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How to Know When It’s Time for a Teen Crisis Intervention

girl on couch talking with a therapist about teen crisis intervention

Many parents and guardians think of a crisis as a life-threatening situation. However, teens are more prone to experiencing an emotional or mental crisis rather than a situational one. If a parent or guardian needs help guiding their teen through moments like this, they should consider crisis intervention for teens.

Adults may find it difficult to identify signs of emotional or mental crises in teens because they’re less observable and visible than a physical threat. But teens often need guidance when they have trouble controlling their behaviors or regulating their emotions. They may even be in danger of hurting themselves or others. Looking for teen crisis intervention services in Colorado? Contact Imagine Fort Collins today by calling 970.680.5887 or reaching out to our team online.

What Is Crisis Intervention for Teens?

First, let’s consider whether or not your teen may need crisis intervention. Then, let’s talk about what crisis intervention means.

Signs of a Teen Crisis

Most parents and guardians will instinctively know what to do. It’s often the recognition of a teen crisis that eludes them, but they most likely have had practice in soothing their children and guiding them back to feeling safe and secure.

Below are some signs of emotional or mental crisis in teens:

  • Changes in appetite or weight
  • Changes in sleep pattern
  • Confused thinking or irrational thoughts
  • Escalating self-destructive behaviors
  • Frequent crying
  • Isolating themselves from others
  • Memory loss
  • Ongoing physical complaints
  • Rapid mood swings
  • Thoughts about self-harm

Stages of Teen Crisis Intervention

Any crisis intervention should start with building rapport, then listening and empathizing. Make sure the teen knows that you’re genuinely helping them while still respecting their independence and perspectives. The teen should feel invested in the conversation enough to accept your suggestions for solutions or options and allow you or someone else to work with them to change their troubling behaviors, feelings, or thoughts.

Here is a seven-stage model of crisis intervention that can help parents and guardians with teens in crisis:

  • Plan and conduct crisis assessment
  • Establish rapport and establish a relationship
  • Identify major problems
  • Deal with feelings and emotions
  • Generate and explore alternatives
  • Develop and formulate an action plan
  • Follow-up plan and agreement

Teen crisis intervention services offered by mental health centers follow these stages, too. If a crisis seems too difficult to handle without professional help, it’s never the fault of the teen or their parents. However, it’s up to them to seek the guidance that they need.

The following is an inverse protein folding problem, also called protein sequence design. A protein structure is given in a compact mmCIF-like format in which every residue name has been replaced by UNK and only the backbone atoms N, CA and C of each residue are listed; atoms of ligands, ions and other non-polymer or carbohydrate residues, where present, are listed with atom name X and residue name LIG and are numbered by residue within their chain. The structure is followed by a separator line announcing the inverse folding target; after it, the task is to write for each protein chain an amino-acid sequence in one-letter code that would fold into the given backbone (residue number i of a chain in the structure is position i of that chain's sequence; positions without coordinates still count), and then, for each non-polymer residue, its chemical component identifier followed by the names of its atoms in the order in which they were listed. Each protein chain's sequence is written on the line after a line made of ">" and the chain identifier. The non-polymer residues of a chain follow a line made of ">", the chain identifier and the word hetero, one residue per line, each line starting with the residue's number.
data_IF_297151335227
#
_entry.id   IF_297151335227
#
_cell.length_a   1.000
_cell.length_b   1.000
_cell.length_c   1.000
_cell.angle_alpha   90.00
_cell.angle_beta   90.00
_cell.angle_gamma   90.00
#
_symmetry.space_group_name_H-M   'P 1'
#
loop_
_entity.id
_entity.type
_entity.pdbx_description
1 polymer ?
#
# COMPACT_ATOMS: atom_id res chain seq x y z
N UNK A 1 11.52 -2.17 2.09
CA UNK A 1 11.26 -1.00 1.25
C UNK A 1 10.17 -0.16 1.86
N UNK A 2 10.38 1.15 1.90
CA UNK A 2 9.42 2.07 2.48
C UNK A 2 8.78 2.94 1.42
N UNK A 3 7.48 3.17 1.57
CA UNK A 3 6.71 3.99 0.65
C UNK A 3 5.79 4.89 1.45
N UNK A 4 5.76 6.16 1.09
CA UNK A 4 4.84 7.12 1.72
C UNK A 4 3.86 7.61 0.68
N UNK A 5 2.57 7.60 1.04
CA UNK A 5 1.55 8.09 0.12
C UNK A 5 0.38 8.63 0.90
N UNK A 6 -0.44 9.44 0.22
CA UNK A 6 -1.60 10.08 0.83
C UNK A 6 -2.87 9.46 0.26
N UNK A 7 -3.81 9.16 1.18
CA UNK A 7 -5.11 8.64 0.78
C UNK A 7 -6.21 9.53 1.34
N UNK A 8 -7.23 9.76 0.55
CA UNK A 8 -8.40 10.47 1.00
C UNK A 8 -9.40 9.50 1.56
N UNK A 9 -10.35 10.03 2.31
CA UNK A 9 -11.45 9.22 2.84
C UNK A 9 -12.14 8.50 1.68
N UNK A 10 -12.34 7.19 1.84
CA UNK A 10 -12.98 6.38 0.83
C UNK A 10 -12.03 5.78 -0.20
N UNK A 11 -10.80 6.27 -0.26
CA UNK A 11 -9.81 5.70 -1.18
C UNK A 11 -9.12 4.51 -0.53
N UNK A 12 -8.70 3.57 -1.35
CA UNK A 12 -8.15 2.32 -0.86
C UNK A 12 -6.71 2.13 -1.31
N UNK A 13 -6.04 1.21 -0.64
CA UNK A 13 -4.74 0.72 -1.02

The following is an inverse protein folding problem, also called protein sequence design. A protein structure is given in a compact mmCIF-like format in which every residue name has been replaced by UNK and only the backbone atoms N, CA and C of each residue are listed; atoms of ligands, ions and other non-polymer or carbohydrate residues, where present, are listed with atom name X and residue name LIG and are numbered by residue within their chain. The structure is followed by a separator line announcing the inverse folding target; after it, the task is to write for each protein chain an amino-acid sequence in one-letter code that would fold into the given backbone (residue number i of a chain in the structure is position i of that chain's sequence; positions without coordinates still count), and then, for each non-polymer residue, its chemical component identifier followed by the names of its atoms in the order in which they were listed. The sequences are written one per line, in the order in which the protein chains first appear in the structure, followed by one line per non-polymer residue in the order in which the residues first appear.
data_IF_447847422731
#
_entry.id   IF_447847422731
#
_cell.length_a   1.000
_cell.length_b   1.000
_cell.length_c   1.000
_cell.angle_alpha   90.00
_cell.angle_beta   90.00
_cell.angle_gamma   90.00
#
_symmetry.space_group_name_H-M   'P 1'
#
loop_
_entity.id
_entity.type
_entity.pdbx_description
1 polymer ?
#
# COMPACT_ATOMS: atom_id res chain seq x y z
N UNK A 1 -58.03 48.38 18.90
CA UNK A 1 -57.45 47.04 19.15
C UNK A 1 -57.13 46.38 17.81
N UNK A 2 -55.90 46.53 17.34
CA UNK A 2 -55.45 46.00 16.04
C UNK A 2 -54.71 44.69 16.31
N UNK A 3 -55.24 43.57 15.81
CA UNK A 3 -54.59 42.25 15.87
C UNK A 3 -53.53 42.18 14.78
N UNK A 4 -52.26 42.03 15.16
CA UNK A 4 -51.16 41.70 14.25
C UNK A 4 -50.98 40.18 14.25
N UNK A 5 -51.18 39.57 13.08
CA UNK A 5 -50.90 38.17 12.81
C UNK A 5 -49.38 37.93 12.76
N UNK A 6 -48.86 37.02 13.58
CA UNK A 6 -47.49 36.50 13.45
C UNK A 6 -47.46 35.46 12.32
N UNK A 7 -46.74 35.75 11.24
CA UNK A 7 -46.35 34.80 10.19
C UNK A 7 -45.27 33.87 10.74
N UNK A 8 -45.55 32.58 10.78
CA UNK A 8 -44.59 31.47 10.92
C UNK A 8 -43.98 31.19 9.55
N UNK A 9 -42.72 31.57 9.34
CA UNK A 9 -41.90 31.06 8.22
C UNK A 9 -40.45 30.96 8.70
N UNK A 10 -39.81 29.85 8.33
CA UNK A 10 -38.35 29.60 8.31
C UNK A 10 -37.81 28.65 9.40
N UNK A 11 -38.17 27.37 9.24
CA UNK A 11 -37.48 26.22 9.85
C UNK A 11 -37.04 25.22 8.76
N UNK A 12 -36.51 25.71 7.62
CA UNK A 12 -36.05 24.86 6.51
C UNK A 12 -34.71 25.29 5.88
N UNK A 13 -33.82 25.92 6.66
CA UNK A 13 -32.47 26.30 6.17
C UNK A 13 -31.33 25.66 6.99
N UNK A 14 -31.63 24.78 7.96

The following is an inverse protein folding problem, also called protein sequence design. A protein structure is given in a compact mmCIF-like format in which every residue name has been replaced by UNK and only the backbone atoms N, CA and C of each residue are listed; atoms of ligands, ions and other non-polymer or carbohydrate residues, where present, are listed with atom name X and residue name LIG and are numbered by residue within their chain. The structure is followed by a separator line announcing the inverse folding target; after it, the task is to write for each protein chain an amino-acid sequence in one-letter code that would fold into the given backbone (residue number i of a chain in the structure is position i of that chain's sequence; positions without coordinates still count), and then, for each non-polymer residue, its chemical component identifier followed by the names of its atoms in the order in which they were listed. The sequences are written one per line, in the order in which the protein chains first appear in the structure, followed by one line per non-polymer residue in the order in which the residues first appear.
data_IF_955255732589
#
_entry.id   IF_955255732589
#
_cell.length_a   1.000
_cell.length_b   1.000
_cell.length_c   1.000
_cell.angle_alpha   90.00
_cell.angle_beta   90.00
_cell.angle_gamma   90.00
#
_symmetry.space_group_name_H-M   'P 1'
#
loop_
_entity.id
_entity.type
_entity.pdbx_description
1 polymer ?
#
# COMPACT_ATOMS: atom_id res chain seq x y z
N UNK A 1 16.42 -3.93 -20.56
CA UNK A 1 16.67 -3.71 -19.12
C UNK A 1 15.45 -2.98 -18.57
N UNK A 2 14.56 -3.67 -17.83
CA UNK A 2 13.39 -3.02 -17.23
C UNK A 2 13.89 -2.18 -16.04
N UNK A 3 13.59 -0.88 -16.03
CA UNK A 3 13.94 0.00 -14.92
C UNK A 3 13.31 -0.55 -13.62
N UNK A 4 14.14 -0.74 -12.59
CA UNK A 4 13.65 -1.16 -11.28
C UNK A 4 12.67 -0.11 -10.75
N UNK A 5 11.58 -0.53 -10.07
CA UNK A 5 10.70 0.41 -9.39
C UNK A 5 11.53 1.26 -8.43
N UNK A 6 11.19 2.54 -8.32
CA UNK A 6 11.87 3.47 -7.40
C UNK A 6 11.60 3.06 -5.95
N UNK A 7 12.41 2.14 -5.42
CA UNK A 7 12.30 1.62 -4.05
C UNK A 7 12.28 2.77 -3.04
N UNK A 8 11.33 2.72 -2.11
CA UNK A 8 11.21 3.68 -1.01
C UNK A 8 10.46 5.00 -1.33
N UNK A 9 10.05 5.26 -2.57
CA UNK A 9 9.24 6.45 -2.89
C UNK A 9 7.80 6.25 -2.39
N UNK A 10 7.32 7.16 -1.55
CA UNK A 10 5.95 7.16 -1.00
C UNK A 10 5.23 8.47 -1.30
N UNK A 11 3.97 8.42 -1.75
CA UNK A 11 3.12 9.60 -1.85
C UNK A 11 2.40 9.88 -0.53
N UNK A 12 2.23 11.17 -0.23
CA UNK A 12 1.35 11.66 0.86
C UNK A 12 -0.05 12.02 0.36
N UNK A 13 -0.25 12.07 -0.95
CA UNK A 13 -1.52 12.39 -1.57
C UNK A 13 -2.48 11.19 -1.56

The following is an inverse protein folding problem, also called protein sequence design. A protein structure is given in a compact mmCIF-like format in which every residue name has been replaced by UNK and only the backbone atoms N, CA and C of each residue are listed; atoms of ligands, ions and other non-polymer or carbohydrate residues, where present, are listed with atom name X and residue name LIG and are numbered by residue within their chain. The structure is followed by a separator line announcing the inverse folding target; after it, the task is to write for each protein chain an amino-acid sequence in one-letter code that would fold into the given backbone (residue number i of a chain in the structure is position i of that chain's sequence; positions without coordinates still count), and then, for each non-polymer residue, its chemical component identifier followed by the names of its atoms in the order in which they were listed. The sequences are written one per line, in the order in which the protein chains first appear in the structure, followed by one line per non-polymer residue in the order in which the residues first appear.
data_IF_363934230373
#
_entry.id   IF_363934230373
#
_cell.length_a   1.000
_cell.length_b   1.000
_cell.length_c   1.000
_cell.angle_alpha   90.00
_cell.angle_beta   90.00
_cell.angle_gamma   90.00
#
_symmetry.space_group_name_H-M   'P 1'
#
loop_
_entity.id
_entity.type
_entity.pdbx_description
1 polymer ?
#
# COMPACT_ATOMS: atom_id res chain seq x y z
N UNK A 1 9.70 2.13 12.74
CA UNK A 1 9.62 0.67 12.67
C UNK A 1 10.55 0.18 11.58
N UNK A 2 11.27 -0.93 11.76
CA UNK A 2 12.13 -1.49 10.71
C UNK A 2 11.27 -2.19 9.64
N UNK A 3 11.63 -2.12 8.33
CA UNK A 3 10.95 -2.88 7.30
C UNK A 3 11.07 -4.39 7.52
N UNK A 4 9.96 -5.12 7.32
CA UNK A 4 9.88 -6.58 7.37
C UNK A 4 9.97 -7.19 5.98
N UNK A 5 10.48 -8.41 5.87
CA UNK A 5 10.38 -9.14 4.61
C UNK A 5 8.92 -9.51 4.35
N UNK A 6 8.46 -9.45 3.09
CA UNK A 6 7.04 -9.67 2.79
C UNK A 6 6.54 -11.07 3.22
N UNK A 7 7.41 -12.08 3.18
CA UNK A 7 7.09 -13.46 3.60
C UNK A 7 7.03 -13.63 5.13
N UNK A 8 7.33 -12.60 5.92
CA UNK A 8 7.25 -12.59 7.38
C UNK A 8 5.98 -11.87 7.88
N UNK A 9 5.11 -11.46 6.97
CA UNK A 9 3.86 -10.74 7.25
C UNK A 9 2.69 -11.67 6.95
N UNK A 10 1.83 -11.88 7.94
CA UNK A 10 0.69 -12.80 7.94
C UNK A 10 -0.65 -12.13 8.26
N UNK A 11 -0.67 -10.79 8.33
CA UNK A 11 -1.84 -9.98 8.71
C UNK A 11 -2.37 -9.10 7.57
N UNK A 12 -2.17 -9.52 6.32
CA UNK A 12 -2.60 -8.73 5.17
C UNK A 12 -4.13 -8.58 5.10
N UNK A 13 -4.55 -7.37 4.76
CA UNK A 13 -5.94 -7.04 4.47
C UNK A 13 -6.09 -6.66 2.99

What Constitutes a Teenage Crisis?

As mentioned earlier, most adults think of a crisis as a life-or-death situation. But when it comes to teen crises, it helps to take a holistic approach to define these situations.

When teens are prevented from meeting their basic human needs, it can prompt an emotional or mental crisis. There isn’t always a traumatic event or even a specific incident that triggers a response like this. The crisis could simply arise due to inner anxieties and conflicts that affect their commitment, freedom, independence, responsibility, or sense of purpose. While adults have often developed problem-solving skills to manage and regulate undesirable emotions or control unwanted behaviors, many teens default to fight-or-flight responses.

Still, specific incidents may sometimes be the cause of a teen crisis — such as experiencing academic or athletic losses, being in an accident, bullying, going through a breakup, grieving the loss of a loved one, having to go through financial or housing issues with family or even surviving a natural disaster.

When Should You Consider Teen Crisis Intervention Services?

If you’ve noticed signs that your teen may be dealing with a crisis, you should definitely consider touching base with them and offering guidance, or, at least, hearing them out. However, if you feel like your teen is an immediate danger to themselves or others, you should go straight to urgent care or an emergency room (ER).

In many cases, especially if you have a close relationship with your teen, crises of this type can be handled in the home. But sometimes, your teen may need professional help, and you may not have the tools to figure out what kind of help they need. In cases like this, you should turn to teen crisis intervention services.

Discover More About Imagine Fort Collins’s Teen Crisis Intervention Services

If you’re searching for teen crisis intervention services in Colorado, contact Imagine Fort Collins today. Call 970.680.5887 or reach out to our team online.